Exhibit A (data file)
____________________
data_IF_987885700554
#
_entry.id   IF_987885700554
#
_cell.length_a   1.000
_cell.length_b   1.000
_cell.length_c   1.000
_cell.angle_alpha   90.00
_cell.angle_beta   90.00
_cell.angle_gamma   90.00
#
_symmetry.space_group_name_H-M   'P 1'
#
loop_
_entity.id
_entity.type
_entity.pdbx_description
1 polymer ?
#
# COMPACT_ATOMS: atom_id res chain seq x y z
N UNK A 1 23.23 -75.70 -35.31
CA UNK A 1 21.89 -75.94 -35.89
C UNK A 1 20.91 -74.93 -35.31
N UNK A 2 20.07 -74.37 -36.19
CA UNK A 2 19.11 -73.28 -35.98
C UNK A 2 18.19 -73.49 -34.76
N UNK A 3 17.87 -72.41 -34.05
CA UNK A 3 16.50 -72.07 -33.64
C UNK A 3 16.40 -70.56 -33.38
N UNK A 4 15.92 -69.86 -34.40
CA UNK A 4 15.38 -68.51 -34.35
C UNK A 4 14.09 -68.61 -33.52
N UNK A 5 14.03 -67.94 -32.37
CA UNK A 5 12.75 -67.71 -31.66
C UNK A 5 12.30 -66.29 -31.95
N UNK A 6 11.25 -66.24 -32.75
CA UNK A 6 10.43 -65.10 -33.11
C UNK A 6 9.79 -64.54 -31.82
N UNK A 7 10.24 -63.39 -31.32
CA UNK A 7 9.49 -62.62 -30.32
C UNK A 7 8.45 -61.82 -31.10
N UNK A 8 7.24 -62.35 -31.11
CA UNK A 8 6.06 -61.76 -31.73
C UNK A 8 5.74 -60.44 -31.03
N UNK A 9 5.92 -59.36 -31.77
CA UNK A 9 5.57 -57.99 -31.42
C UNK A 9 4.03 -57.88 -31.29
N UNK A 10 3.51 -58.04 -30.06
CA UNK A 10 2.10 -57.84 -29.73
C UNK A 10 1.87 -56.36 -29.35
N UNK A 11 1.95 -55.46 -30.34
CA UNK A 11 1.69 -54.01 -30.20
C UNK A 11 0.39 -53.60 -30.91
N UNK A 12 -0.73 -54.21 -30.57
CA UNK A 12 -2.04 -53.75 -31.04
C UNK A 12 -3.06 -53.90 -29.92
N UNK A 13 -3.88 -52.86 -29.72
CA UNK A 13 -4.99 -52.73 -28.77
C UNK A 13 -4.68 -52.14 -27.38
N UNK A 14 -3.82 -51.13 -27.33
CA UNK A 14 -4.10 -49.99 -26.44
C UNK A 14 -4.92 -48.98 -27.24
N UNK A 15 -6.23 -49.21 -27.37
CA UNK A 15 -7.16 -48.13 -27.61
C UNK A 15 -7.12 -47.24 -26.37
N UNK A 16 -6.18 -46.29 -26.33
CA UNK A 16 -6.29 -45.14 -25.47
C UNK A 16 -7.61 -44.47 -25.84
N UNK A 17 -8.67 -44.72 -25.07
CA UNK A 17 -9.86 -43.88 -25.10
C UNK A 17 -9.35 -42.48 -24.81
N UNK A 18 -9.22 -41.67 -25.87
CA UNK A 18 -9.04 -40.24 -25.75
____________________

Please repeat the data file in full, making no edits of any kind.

data_IF_987885700554
#
_entry.id   IF_987885700554
#
_cell.length_a   1.000
_cell.length_b   1.000
_cell.length_c   1.000
_cell.angle_alpha   90.00
_cell.angle_beta   90.00
_cell.angle_gamma   90.00
#
_symmetry.space_group_name_H-M   'P 1'
#
loop_
_entity.id
_entity.type
_entity.pdbx_description
1 polymer ?
#
# COMPACT_ATOMS: atom_id res chain seq x y z
N UNK A 1 23.23 -75.70 -35.31
CA UNK A 1 21.89 -75.94 -35.89
C UNK A 1 20.91 -74.93 -35.31
N UNK A 2 20.07 -74.37 -36.19
CA UNK A 2 19.11 -73.28 -35.98
C UNK A 2 18.19 -73.49 -34.76
N UNK A 3 17.87 -72.41 -34.05
CA UNK A 3 16.50 -72.07 -33.64
C UNK A 3 16.40 -70.56 -33.38
N UNK A 4 15.92 -69.86 -34.40
CA UNK A 4 15.38 -68.51 -34.35
C UNK A 4 14.09 -68.61 -33.52
N UNK A 5 14.03 -67.94 -32.37
CA UNK A 5 12.75 -67.71 -31.66
C UNK A 5 12.30 -66.29 -31.95
N UNK A 6 11.25 -66.24 -32.75
CA UNK A 6 10.43 -65.10 -33.11
C UNK A 6 9.79 -64.54 -31.82
N UNK A 7 10.24 -63.39 -31.32
CA UNK A 7 9.49 -62.62 -30.32
C UNK A 7 8.45 -61.82 -31.10
N UNK A 8 7.24 -62.35 -31.11
CA UNK A 8 6.06 -61.76 -31.73
C UNK A 8 5.74 -60.44 -31.03
N UNK A 9 5.92 -59.36 -31.77
CA UNK A 9 5.57 -57.99 -31.42
C UNK A 9 4.03 -57.88 -31.29
N UNK A 10 3.51 -58.04 -30.06
CA UNK A 10 2.10 -57.84 -29.73
C UNK A 10 1.87 -56.36 -29.35
N UNK A 11 1.95 -55.46 -30.34
CA UNK A 11 1.69 -54.01 -30.20
C UNK A 11 0.39 -53.60 -30.91
N UNK A 12 -0.73 -54.21 -30.57
CA UNK A 12 -2.04 -53.75 -31.04
C UNK A 12 -3.06 -53.90 -29.92
N UNK A 13 -3.88 -52.86 -29.72
CA UNK A 13 -4.99 -52.73 -28.77
C UNK A 13 -4.68 -52.14 -27.38
N UNK A 14 -3.82 -51.13 -27.33
CA UNK A 14 -4.10 -49.99 -26.44
C UNK A 14 -4.92 -48.98 -27.24
N UNK A 15 -6.23 -49.21 -27.37
CA UNK A 15 -7.16 -48.13 -27.61
C UNK A 15 -7.12 -47.24 -26.37
N UNK A 16 -6.18 -46.29 -26.33
CA UNK A 16 -6.29 -45.14 -25.47
C UNK A 16 -7.61 -44.47 -25.84
N UNK A 17 -8.67 -44.72 -25.07
CA UNK A 17 -9.86 -43.88 -25.10
C UNK A 17 -9.35 -42.48 -24.81
N UNK A 18 -9.22 -41.67 -25.87
CA UNK A 18 -9.04 -40.24 -25.75